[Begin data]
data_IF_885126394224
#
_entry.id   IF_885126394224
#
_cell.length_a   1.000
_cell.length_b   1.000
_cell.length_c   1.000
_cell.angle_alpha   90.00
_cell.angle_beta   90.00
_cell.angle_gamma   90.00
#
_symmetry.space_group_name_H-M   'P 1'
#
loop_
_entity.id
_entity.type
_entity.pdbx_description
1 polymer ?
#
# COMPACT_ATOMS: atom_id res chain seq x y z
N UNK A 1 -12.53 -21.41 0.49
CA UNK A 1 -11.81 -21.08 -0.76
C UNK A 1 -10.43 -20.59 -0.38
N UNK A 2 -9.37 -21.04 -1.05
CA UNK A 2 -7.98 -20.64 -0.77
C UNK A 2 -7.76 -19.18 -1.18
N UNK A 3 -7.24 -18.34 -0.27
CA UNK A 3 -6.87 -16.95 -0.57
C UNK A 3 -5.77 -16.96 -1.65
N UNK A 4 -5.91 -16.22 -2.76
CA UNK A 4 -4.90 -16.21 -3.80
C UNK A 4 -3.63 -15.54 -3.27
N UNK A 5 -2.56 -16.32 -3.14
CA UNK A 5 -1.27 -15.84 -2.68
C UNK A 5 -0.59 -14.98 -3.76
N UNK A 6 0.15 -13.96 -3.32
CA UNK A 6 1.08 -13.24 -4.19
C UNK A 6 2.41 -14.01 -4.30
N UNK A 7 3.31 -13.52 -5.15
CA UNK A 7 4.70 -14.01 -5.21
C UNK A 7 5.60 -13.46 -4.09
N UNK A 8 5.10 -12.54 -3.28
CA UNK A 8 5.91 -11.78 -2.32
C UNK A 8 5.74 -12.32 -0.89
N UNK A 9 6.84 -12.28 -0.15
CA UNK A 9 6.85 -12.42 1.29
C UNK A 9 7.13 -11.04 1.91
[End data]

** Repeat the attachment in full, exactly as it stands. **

data_IF_885126394224
#
_entry.id   IF_885126394224
#
_cell.length_a   1.000
_cell.length_b   1.000
_cell.length_c   1.000
_cell.angle_alpha   90.00
_cell.angle_beta   90.00
_cell.angle_gamma   90.00
#
_symmetry.space_group_name_H-M   'P 1'
#
loop_
_entity.id
_entity.type
_entity.pdbx_description
1 polymer ?
#
# COMPACT_ATOMS: atom_id res chain seq x y z
N UNK A 1 -12.53 -21.41 0.49
CA UNK A 1 -11.81 -21.08 -0.76
C UNK A 1 -10.43 -20.59 -0.38
N UNK A 2 -9.37 -21.04 -1.05
CA UNK A 2 -7.98 -20.64 -0.77
C UNK A 2 -7.76 -19.18 -1.18
N UNK A 3 -7.24 -18.34 -0.27
CA UNK A 3 -6.87 -16.95 -0.57
C UNK A 3 -5.77 -16.96 -1.65
N UNK A 4 -5.91 -16.22 -2.76
CA UNK A 4 -4.90 -16.21 -3.80
C UNK A 4 -3.63 -15.54 -3.27
N UNK A 5 -2.56 -16.32 -3.14
CA UNK A 5 -1.27 -15.84 -2.68
C UNK A 5 -0.59 -14.98 -3.76
N UNK A 6 0.15 -13.96 -3.32
CA UNK A 6 1.08 -13.24 -4.19
C UNK A 6 2.41 -14.01 -4.30
N UNK A 7 3.31 -13.52 -5.15
CA UNK A 7 4.70 -14.01 -5.21
C UNK A 7 5.60 -13.46 -4.09
N UNK A 8 5.10 -12.54 -3.28
CA UNK A 8 5.91 -11.78 -2.32
C UNK A 8 5.74 -12.32 -0.89
N UNK A 9 6.84 -12.28 -0.15
CA UNK A 9 6.85 -12.42 1.29
C UNK A 9 7.13 -11.04 1.91